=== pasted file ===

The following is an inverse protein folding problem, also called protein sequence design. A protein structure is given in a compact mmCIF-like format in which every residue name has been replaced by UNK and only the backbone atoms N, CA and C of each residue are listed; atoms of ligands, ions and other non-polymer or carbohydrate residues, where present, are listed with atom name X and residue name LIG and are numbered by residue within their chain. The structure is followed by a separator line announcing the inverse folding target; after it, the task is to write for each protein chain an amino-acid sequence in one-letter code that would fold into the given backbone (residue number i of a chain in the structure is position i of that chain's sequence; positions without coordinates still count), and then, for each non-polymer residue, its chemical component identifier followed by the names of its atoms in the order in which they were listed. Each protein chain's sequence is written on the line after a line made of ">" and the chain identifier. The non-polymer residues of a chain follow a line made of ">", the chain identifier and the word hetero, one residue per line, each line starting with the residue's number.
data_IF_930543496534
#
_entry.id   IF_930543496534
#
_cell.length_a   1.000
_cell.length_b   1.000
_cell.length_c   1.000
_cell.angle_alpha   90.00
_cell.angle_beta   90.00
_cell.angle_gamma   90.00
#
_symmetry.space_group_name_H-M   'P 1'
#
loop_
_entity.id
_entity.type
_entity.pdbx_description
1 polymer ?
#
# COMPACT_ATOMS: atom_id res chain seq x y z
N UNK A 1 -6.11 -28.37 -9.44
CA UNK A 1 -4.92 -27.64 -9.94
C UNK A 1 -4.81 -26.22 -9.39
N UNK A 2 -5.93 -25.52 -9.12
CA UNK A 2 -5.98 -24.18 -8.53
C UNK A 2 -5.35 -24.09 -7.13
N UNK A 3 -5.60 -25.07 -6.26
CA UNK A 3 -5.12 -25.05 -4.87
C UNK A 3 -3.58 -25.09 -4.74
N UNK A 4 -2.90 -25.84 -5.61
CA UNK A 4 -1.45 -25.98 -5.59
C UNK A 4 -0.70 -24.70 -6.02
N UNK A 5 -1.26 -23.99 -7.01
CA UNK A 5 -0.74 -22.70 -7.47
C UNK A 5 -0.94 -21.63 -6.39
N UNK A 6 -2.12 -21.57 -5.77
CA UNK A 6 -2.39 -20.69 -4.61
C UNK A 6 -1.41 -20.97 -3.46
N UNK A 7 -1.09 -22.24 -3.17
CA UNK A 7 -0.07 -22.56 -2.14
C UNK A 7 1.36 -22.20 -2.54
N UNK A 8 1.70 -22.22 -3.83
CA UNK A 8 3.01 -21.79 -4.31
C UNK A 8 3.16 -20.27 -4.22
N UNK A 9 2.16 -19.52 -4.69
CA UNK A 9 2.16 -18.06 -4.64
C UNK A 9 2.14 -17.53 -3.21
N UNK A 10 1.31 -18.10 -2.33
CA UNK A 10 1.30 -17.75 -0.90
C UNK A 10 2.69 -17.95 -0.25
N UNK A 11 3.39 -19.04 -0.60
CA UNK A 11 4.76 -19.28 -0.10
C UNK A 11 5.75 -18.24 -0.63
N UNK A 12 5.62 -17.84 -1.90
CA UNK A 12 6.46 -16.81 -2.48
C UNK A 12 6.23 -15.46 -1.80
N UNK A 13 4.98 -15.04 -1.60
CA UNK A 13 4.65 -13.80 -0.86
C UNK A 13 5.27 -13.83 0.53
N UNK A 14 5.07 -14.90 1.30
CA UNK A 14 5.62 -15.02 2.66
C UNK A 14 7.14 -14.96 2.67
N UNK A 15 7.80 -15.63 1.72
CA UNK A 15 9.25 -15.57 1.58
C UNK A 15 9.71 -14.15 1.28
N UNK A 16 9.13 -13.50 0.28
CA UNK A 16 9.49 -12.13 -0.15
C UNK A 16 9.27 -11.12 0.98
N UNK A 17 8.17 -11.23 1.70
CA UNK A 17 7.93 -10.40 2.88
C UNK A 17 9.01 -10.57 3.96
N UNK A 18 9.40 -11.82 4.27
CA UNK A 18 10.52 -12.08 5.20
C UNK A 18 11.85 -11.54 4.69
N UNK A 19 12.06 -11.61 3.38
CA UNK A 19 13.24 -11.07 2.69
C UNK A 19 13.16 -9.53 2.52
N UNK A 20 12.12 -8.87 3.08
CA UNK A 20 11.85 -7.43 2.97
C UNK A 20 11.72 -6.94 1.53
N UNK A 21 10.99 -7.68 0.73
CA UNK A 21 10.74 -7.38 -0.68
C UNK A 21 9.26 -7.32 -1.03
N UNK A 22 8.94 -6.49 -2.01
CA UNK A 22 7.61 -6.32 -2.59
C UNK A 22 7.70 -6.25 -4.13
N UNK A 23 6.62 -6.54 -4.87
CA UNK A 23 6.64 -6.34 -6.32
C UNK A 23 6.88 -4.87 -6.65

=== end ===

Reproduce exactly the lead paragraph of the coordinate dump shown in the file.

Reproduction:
The following is an inverse protein folding problem, also called protein sequence design. A protein structure is given in a compact mmCIF-like format in which every residue name has been replaced by UNK and only the backbone atoms N, CA and C of each residue are listed; atoms of ligands, ions and other non-polymer or carbohydrate residues, where present, are listed with atom name X and residue name LIG and are numbered by residue within their chain. The structure is followed by a separator line announcing the inverse folding target; after it, the task is to write for each protein chain an amino-acid sequence in one-letter code that would fold into the given backbone (residue number i of a chain in the structure is position i of that chain's sequence; positions without coordinates still count), and then, for each non-polymer residue, its chemical component identifier followed by the names of its atoms in the order in which they were listed. Each protein chain's sequence is written on the line after a line made of ">" and the chain identifier. The non-polymer residues of a chain follow a line made of ">", the chain identifier and the word hetero, one residue per line, each line starting with the residue's number.